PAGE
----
THD NewsDesk, New Delhi: On Tuesday, Rajya Sabha passed a Bill called “The National Commission for Allied and Healthcare Professions Bill, 2020” which seeks to provide for regulation and maintenance of standards of education and services by allied and healthcare professionals.
Union Health Minister Harsh Vardhan as reply to a debate on the bill said that the legislation will create an institutional structure to enhance employability by fulfilling long-pending demands for the sector.
“We acknowledge that there is a global demand. And, the Bill will benefit 8-9 lakh existing allied and healthcare professionals. This manpower will also be more ready to cater to global shortage…demand that is projected to be 1.80 crore by 2030 as per the WHO global workforce report,” he said.
To improve research and development and adoption of latest scientific advancement, the Bill provides for regulation and maintenance of standards of education and services by allied and healthcare professionals, assessment of institutions, maintenance of a central and a state register and creation of a system.
The allied and healthcare professions include a wide range of workers for diagnosis, evaluation and treatment of acute and chronic diseases who all work to optimize patient outcomes and attend to overall prevention, promotion, wellness and management of diseases.
The advancement in the health sector, changing preferences of consumers and service providers had warranted creation of a fresh vision of healthcare delivery as per the statement of objects and the reasons of the Bill, thereby making it a patient-centric approach and focuing on moving to a multi-disciplinary team-based care.
“This has necessitated the need to implement new ways of deploying health workers, strengthening the workforce by task-shifting models and improving access to quality services through qualified and competent allied and healthcare professionals,” it added.
The Allied and Healthcare Professions Bill, 2018, was introduced earlier in December 2018, in Rajya Sabha and the same was referred to the Department Related Parliamentary Standing Committee, which after a detailed examination recommended certain amendments.
Therefore, failures from the former bill withdrawn it and a new Bill called the National Commission for Allied and Healthcare Professions Bill, 2020, was introduced last year which focuses on incorporating the recommendations made by the panel.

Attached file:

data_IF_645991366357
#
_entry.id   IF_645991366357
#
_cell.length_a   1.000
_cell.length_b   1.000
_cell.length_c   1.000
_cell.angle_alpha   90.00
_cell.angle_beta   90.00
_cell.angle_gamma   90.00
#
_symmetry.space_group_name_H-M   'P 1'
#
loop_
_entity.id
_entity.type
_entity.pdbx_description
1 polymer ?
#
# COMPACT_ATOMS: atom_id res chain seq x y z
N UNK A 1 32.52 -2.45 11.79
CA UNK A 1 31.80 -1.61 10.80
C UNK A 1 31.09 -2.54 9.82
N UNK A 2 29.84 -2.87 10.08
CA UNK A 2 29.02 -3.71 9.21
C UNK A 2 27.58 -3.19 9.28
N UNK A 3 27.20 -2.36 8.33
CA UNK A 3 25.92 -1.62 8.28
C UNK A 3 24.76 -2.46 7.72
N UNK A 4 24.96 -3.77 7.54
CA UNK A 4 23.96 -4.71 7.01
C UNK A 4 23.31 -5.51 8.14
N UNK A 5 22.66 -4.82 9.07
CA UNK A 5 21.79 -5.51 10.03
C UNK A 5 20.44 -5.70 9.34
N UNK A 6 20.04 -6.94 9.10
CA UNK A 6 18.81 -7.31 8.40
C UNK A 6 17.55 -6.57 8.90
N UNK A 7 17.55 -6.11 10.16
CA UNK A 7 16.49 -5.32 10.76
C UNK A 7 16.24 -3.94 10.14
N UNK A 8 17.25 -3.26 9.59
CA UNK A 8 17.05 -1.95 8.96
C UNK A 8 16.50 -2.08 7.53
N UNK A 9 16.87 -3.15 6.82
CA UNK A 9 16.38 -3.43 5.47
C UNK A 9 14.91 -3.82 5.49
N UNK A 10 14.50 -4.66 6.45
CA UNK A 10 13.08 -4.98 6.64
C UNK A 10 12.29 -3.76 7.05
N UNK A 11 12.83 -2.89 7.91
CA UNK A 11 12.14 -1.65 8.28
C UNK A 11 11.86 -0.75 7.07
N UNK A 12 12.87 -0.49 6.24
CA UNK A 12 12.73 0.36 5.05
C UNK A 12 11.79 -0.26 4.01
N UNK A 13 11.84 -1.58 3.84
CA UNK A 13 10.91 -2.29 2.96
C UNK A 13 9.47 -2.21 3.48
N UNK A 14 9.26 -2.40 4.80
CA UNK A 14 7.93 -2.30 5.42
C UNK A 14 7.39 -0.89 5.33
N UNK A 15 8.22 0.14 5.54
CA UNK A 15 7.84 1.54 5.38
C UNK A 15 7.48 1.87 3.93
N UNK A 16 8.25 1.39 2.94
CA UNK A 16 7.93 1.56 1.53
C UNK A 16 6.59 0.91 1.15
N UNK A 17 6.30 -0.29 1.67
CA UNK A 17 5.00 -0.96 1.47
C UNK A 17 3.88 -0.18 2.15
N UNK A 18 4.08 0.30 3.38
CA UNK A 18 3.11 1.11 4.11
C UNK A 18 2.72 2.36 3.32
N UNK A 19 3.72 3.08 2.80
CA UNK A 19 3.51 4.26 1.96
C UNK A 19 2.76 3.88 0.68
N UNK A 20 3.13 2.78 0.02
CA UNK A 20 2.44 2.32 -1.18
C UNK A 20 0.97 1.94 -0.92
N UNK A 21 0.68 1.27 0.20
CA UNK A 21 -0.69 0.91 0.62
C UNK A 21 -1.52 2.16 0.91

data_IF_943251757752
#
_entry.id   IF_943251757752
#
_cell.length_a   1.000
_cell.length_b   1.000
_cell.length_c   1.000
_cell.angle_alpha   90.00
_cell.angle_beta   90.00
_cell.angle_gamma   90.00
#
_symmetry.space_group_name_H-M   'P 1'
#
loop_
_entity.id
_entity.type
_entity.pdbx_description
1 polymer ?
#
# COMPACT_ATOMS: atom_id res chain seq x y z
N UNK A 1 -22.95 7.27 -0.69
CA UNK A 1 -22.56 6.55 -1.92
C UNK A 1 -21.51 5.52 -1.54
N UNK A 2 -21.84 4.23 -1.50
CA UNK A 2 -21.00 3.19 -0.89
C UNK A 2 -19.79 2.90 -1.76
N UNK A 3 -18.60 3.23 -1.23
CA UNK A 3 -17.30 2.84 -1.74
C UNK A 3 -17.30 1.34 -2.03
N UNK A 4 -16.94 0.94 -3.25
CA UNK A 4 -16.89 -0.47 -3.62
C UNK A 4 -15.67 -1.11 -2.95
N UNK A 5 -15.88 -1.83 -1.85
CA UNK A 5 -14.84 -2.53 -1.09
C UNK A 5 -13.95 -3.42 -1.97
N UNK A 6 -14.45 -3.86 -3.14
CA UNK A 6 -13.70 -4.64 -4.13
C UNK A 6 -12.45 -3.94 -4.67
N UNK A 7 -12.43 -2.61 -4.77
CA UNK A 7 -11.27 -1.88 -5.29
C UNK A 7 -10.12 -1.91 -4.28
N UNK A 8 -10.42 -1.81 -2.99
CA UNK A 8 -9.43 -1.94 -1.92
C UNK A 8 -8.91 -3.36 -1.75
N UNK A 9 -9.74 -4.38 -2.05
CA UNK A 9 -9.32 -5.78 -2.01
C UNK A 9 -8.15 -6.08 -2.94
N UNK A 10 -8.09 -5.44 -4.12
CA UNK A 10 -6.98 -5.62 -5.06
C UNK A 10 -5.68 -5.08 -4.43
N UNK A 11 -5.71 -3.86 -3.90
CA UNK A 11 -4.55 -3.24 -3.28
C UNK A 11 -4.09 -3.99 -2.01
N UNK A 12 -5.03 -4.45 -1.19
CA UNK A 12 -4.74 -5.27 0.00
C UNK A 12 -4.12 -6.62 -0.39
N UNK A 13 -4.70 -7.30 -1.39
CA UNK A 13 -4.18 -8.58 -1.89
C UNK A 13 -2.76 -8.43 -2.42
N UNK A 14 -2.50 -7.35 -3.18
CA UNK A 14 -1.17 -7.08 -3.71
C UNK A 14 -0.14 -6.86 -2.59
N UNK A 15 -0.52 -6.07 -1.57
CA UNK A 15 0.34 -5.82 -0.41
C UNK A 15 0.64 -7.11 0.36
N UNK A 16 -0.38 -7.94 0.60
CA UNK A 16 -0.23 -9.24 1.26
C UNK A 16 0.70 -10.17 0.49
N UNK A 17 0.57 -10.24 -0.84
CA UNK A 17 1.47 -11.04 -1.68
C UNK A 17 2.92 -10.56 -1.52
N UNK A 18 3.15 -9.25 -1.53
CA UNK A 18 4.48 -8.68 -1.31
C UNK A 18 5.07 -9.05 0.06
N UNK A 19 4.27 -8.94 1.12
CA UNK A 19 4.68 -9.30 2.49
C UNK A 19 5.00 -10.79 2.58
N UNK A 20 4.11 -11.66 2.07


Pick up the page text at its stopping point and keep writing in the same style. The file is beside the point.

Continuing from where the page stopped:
Vardhan said that of the government accepted 102 out of the 110 recommendations made by a parliamentary committee. While, with slight modifications the remaining six recommendations were accepted. However, two recommendations were not incorporated.
Earlier participating in the debate, Union minister Suresh Prabhu said that the Bill corrects a long overdue policy gap that existed. He also suggested that there should be a separate abbreviation to denote such professionals, and should be seen as doctors of a different kind. Prabhu said the bill bridges the long term policy gap in the healthcare system.
“On shortage and incentives for these professionals, the making of the Bill, the regulatory body itself is the biggest incentive for these professionals because so far there is a vacuum…when for the first time courses are standardised, their employment opportunities will increase, both nationally and internationally”, said Vardhan.
Congress leader L Hanumanthaiah made certain suggestions about revision of penalty clauses and welcomed the Bill enhancing availability of elite healthcare professionals.
“It is a very good bill which we are welcoming but taking care of the rural youth, providing them with an attraction to opt for these kinds of professions is what we want. That is my demand,” he said.
The Congress leader said elite health professionals are just 5 per cent in India while there is a huge demand for them.
Samajwadi Party leader Ram Gopal Yadav said for health and family welfare, there were more than 100 recommendations of Parliamentary Standing Committee and he accepted around 95 per cent of them and therefore the Bill had to be revised.
Yadav appreciated the positive attitude of the Union health minister for considering the recommendation of the Parliamentary panel. He countered the suggestion of Hanumanthaiah over reducing penalty norms. “In the medical profession, if someone gets a forged degree or gets a fake registration then that person should be punished. So far this Bill is concerned, I strongly support it,” Yadav said.
Among those who expressed their opinion on the Bill were
- BJD’s Muzibulla Khan, Ayodhya Rami Reddy (YSRCP)
- Ram Chandra Prasad Singh (JDU)
- Vandana Chavan (NCP)
- Sushil Kumar Gupta (AAP).